Taking the last day of recuperation from the North Texas Taco Festival, we figured we’d give re-run our favorite fried chicken recipe from one of our favorite chefs!
It’s comfort food at its best: the tender, seasoned meat and the salty, satisfying crunch of the breading have helped make fried chicken a staple of the South. Yes, there are easier things to make in this world, but fewer can be completed with a greater satisfaction. To help us navigate the world of fried chicken, we spoke with Jeffery Hobbs – he gave us a recipe we’re going to be making more than once this summer.
Fried Chicken (Jeffery Hobbs)
By April 26, 2013Published:
- Yield: 5 Pounds
- Prep: 20 mins
- Cook: 40 mins
- Ready In: 60 mins
It's comfort food at its best: the tender, seasoned chicken and the salty, satisfying crunch of the breading have helped make fried chicken a staple of the South. Yes, there are easier things to make in this world, but fewer can be completed with a greater sense of satisfaction.
- 1/2 Gallon Hot Water For Brine
- 4 Ounces Kosher Salt For Brine
- 2 Ounces Sugar For Brine
- 1/4 Cup Worcestershire For Brine
- 3 Bay Leaves For Brine
- 1/2 Gallon Cold Water For Brine
- 5 Pounds Chicken Pieces
- 1 Egg
- 1 Cup Milk
- 1 Cup Buttermilk
- 2 Cups All-Purpose Flour
- 1 Tablespoon Dried Parsley Seasoning mix
- Black Pepper Seasoning mix
- 2 Teaspoons Powdered Cayenne Pepper Seasoning mix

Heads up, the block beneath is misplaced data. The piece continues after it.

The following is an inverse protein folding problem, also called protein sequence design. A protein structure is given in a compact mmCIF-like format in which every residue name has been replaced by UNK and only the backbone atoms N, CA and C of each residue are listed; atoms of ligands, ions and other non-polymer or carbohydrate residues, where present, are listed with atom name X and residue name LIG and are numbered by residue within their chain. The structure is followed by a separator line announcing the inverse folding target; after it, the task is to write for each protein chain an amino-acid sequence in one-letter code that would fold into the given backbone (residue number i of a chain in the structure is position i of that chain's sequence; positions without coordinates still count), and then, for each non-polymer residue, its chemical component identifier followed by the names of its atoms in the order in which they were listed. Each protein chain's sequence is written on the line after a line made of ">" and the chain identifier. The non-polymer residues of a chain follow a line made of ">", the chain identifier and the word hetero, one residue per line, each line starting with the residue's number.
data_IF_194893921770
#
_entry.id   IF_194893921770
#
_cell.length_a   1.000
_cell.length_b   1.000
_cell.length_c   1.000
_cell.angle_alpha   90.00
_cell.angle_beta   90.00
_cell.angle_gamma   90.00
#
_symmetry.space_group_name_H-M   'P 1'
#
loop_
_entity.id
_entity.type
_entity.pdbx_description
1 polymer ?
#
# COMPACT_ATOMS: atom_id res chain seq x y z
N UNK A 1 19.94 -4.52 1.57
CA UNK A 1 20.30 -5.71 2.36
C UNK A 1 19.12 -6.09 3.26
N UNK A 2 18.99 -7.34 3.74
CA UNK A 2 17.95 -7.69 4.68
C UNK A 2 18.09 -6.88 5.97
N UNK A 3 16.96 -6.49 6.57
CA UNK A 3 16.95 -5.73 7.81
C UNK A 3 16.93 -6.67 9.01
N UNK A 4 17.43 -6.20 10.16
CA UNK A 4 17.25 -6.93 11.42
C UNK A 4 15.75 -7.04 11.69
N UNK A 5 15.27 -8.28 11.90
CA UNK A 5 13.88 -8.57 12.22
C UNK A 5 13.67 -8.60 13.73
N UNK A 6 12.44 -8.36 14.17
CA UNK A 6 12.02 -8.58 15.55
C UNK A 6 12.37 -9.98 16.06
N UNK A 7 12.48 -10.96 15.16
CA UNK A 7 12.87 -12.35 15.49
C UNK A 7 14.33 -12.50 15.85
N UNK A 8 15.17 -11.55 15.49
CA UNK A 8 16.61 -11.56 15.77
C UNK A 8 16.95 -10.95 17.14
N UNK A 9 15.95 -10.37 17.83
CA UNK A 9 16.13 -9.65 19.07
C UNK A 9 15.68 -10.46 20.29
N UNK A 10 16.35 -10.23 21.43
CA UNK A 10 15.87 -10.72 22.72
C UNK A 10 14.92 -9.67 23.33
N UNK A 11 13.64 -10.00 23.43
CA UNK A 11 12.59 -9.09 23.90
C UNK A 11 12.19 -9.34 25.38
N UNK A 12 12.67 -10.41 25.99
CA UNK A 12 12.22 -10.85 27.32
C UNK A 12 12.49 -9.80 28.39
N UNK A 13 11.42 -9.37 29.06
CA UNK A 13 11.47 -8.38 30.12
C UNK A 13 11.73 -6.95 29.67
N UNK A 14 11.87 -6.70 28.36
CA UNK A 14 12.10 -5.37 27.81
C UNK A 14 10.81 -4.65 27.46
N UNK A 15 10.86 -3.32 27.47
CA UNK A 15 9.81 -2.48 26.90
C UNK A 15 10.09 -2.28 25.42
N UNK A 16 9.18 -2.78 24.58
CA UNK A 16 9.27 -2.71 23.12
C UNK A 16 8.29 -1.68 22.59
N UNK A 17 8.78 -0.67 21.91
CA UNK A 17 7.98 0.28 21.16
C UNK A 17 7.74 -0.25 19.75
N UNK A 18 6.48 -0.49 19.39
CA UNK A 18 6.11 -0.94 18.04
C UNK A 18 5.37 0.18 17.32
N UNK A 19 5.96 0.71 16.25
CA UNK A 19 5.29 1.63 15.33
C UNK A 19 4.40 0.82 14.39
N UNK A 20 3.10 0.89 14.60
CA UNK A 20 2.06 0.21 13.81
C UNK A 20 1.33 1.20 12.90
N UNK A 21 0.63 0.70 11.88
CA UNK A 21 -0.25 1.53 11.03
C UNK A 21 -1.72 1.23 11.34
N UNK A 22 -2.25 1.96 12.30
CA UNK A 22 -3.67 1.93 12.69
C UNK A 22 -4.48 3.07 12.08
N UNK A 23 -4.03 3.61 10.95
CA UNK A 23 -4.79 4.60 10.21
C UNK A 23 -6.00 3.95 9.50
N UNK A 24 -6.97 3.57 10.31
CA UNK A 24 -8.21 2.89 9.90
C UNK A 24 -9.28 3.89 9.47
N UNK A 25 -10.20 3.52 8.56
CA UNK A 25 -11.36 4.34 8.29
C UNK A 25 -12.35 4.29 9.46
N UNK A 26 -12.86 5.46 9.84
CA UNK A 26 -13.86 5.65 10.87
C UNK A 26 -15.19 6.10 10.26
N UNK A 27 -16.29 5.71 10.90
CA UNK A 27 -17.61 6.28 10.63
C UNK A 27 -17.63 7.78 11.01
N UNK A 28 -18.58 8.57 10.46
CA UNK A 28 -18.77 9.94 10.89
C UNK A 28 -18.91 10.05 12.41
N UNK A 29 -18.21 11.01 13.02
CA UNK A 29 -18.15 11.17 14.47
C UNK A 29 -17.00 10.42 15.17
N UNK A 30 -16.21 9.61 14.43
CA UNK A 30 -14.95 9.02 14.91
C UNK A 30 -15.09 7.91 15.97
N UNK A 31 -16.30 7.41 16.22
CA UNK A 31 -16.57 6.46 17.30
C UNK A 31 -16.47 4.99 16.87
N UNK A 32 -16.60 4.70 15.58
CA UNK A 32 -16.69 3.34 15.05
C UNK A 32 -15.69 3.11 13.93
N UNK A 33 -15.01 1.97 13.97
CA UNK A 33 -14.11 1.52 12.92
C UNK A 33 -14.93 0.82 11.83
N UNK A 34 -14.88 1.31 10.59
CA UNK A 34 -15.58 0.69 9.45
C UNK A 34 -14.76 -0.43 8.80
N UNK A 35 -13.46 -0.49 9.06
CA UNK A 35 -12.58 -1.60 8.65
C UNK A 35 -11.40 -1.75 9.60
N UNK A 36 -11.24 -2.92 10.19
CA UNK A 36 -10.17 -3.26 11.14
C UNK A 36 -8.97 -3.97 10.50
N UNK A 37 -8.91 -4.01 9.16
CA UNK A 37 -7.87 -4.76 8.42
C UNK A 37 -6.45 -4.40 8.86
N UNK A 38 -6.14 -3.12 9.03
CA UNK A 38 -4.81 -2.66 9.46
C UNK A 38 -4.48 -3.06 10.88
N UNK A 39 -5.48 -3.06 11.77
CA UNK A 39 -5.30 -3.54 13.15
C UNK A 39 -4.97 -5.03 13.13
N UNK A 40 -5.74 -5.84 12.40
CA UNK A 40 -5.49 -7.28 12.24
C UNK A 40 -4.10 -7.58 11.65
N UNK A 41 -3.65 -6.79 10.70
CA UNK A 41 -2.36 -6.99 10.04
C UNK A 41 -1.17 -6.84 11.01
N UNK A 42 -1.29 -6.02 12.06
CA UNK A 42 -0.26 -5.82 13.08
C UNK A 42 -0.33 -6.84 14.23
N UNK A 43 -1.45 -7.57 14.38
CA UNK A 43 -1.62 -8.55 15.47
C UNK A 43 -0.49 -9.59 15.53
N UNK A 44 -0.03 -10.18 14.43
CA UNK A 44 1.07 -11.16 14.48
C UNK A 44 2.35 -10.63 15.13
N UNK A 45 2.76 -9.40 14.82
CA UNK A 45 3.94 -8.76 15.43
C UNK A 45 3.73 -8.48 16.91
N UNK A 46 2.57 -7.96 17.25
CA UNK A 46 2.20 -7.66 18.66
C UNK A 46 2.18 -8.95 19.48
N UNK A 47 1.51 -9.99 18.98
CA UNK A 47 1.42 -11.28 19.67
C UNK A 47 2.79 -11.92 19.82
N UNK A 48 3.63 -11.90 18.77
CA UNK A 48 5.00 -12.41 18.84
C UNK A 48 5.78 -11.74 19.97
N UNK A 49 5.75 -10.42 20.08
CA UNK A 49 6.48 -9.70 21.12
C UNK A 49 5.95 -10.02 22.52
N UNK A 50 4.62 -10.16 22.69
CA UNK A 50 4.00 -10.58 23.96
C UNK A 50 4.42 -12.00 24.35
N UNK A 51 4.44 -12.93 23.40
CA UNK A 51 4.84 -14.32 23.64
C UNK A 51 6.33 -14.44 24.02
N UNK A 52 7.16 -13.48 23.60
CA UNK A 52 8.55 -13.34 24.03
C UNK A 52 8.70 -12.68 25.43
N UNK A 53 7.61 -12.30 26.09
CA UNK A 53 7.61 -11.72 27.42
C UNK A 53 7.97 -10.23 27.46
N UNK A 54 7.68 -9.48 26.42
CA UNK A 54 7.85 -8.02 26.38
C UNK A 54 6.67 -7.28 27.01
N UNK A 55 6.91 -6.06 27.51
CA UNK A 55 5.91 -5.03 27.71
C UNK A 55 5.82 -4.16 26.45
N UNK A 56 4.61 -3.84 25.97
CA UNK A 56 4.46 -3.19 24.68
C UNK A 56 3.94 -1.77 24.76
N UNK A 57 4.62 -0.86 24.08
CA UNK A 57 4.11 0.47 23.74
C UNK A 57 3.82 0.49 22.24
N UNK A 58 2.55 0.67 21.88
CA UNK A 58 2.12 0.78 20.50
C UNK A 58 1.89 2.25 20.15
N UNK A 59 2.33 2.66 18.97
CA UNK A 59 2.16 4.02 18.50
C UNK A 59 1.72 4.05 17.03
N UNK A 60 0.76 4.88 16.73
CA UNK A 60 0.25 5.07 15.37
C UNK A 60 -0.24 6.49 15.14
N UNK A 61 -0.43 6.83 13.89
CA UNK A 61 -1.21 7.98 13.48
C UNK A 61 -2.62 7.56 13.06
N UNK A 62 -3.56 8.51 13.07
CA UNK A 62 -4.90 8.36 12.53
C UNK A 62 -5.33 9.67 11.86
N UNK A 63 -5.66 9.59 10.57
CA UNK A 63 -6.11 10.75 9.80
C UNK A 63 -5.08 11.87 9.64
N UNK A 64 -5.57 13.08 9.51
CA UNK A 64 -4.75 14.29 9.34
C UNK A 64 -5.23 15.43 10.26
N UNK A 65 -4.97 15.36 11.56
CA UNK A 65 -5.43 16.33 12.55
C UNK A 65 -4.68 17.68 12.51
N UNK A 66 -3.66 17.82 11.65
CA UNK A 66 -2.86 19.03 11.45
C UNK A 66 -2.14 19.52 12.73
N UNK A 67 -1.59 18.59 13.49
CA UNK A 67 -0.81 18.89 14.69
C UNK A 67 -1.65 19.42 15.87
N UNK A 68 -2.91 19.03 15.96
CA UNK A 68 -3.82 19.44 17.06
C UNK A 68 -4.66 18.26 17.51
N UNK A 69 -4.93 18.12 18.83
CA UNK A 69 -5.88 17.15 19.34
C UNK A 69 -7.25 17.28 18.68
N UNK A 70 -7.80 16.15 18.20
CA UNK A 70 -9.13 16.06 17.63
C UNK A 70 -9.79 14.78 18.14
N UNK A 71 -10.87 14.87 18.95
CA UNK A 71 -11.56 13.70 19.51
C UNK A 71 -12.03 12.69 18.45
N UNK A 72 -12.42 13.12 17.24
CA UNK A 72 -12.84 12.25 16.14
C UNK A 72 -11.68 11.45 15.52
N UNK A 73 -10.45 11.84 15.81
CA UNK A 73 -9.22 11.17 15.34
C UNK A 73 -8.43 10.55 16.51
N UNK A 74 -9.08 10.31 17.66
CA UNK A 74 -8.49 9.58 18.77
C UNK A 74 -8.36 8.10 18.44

- 1 Tablespoon Garlic Powder Seasoning mix
- 1 Tablespoon Onion Powder Seasoning mix
- 1 Tablespoon Dried Oregano Seasoning mix
- 1 1/2 Teaspoons Kosher Salt Seasoning mix
1. Measure all ingredients except chicken and cold water into a 2-gallon container and mix until the salt and the sugar are dissolved.
2. Let steep for 30 minutes before adding the cold water.
3. Add chicken, cover, and refrigerate for 12-24 hours.
1. Preheat your frying apparatus to 350F. Canola or soy oil are preferred, and ideally expeller pressed.
2. Place eggs into a mixing bowl and whip until frothy. Stir in the milks and set aside.
3. Sift together the dry ingredients in another bowl. Place both bowls on a sheet to try to help catch any mess that may occur.
4. Once the oil has come to temperature, dredge your first batch of chicken. Designate one hand as your ‘dry’ hand and one hand as your ‘wet’ hand. Order the things on your work surface to facilitate this process. For myself, I would have the chicken on the far left, then the flour, then the liquid, then finally the third bowl with the strainer set on top on the far right.
5. Start off by tossing the brined chicken, dark meat first, in the flour. Shake off excess then dunk in the milk mixture. Lift and gently shake off excess liquid, then toss a second time in the flour. Shake off excess flour then place in the strainer over the bowl.
6. Gently drop into the fryer. Using the same procedure as listed above, dredge your second batch of chicken, this time using white meat. If you are quick enough (3-4 minutes) you can add this to the dark meat and have them all ready at the same time.
7. Fry until golden brown and cooked through, about 18 minutes for the dark meat and 15 minutes for the white meat.
Be careful not to overcrowd your frying apparatus.
If you don’t already have one, get an electric scale. The Oxo is an affordable one that is accurate, has awesome features, and has an 11-pound capacity. Even if you cook just a few times at home, it can be extremely helpful.
Chicken straight out of the fryer is much too hot to enjoy. Let it cool for a few minutes on the paper-lined tray before taking a bite.
If you have no restrictions, frying chicken is greatly assisted by drinking a glass of champagne or a pint of your favorite beer.